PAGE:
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Published: Saturday, 4/2/2005

Sandusky paper probed for possible overtime violations

BY STEVE MURPHY
BLADE STAFF WRITER

SANDUSKY - The U.S. Department of Labor is investigating the Sandusky Register for possible violations of federal overtime regulations, according to a department official and former employees of the newspaper.

"There is an ongoing investigation," said Richard Blaylock, assistant district director for the Department of Labor's office in Columbus. Mr. Blaylock said the inquiry, which involves the nonunion newspaper's compliance with the Fair Labor Standards Act, began March 10.

He said the investigation would cover a two-year period, but declined to provide further details.

The Fair Labor Standards Act, passed in 1938 as part of President Franklin D. Roosevelt's New Deal, requires that most nonsupervisory employees receive overtime pay for working more than 40 hours a week.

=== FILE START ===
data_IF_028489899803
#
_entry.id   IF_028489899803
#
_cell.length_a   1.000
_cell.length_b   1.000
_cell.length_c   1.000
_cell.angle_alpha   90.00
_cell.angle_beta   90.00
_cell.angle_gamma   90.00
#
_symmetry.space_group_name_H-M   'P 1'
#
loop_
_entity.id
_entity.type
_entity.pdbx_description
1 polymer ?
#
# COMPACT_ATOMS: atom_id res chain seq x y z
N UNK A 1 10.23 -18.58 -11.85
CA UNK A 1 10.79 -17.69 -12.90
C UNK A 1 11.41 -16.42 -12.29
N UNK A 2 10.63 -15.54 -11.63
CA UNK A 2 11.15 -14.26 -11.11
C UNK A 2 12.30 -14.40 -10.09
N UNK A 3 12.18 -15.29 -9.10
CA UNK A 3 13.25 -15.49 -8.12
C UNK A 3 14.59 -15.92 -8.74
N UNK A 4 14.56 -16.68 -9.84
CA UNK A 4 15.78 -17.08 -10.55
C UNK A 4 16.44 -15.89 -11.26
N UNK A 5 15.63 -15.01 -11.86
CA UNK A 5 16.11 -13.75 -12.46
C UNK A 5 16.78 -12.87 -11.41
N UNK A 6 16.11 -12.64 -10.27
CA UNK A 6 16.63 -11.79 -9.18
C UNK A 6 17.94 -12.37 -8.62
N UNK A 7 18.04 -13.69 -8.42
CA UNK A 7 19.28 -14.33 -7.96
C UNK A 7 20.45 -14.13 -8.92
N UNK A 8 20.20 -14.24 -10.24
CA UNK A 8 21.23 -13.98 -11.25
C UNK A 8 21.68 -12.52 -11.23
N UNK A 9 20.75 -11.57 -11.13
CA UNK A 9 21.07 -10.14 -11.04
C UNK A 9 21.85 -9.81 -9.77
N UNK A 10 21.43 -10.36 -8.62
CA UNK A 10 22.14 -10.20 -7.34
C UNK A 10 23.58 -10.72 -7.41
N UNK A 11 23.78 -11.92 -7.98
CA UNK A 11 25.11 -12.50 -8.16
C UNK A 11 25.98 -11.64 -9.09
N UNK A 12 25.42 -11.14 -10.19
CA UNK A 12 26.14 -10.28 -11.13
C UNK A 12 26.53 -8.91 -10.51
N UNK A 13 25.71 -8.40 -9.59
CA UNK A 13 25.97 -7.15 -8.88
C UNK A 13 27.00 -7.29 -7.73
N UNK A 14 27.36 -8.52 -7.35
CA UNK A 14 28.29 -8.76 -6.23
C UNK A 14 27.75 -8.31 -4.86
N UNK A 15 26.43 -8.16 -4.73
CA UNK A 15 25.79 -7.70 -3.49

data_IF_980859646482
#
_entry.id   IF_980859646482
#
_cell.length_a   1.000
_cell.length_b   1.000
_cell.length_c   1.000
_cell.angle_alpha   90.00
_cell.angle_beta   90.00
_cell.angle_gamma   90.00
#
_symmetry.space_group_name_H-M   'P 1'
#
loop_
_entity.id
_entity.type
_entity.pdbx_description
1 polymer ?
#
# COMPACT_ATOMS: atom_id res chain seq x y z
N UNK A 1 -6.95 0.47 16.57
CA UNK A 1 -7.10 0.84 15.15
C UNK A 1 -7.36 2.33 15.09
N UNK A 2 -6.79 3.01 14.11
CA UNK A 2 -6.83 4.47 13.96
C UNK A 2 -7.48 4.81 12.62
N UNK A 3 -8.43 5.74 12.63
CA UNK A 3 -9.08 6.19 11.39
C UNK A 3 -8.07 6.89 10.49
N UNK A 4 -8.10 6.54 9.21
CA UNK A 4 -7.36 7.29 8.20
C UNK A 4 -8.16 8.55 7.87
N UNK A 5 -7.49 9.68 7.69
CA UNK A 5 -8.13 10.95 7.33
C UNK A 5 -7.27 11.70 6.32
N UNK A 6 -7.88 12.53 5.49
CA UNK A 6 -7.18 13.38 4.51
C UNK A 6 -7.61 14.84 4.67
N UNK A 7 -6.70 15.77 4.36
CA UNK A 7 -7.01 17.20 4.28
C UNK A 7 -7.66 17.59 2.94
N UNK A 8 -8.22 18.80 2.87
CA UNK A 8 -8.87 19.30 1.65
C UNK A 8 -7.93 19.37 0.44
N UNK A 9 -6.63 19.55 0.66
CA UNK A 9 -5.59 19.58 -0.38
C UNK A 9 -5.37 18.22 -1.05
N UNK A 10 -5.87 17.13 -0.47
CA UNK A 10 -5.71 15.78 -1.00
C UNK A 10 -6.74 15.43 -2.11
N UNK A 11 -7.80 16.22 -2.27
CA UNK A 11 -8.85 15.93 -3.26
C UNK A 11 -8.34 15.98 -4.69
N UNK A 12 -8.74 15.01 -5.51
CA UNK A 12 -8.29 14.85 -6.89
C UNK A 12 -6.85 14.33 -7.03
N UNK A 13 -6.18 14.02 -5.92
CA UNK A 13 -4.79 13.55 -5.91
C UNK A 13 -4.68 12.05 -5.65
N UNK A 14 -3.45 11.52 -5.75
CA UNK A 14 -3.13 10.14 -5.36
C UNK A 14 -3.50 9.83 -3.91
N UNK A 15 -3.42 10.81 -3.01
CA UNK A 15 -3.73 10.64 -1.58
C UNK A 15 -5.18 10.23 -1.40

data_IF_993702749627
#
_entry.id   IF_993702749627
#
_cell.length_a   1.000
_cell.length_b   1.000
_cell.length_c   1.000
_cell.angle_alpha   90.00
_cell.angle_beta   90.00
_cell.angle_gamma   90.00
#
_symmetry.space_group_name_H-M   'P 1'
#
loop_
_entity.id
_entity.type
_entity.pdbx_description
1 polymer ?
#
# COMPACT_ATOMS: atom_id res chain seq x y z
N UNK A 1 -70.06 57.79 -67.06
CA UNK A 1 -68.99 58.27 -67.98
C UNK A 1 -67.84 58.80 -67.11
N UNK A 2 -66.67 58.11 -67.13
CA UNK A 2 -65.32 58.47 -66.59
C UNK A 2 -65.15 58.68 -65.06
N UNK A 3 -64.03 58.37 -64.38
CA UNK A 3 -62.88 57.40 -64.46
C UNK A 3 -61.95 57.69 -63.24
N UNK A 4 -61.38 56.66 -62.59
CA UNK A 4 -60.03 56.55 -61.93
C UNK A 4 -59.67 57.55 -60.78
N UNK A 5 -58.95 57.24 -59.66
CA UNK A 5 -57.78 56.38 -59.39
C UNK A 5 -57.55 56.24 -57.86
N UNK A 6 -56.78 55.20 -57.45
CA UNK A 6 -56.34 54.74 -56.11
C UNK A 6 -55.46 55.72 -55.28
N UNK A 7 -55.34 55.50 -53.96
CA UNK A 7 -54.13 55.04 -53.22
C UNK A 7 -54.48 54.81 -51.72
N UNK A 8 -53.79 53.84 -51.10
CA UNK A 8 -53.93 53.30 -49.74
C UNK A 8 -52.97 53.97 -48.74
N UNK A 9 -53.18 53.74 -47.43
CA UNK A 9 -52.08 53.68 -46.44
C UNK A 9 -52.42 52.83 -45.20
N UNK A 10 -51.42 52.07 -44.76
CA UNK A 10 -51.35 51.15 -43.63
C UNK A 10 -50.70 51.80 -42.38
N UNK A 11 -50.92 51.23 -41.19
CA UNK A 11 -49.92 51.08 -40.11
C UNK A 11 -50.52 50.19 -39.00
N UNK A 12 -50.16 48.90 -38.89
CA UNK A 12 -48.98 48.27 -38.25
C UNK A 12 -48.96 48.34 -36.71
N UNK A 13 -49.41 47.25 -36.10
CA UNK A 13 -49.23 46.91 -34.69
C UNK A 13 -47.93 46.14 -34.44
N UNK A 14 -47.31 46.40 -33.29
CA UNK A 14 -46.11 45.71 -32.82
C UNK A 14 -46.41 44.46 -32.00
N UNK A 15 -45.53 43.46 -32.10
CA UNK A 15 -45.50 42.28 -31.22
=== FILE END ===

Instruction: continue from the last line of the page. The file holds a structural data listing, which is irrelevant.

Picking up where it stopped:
But former newsroom employees contacted by The Blade said they routinely worked additional hours without being paid.

"I knew what was taking place wasn't legal," said Ann Richardson, who was a reporter at the Register from May of 2002 to October, 2003. "It just wasn't a good situation to be in for anybody."

Ms. Richardson said management at the newspaper told her and other reporters they could not work overtime without prior approval. Such approval was rarely, if ever, granted, she added.

That put her and other staff members in a dilemma as they tried to do their jobs and meet editors' demands, Ms. Richardson said.

"You were expected to turn out two or three stories a day ... Sometimes it's hard to meet that kind of production expectation and not work overtime," she said.

"Sometimes you were faced with a choice: Do you work overtime without being paid, or do you not cover the story the way the community deserves to have it covered?"

She said Ellen Bishop, a Labor Department investigator based in Toledo, contacted her last month as part of the investigation. When contacted by a reporter about the inquiry, Ms. Bishop declined to comment.

Doug Phares, publisher of the Register, would not discuss the investigation.



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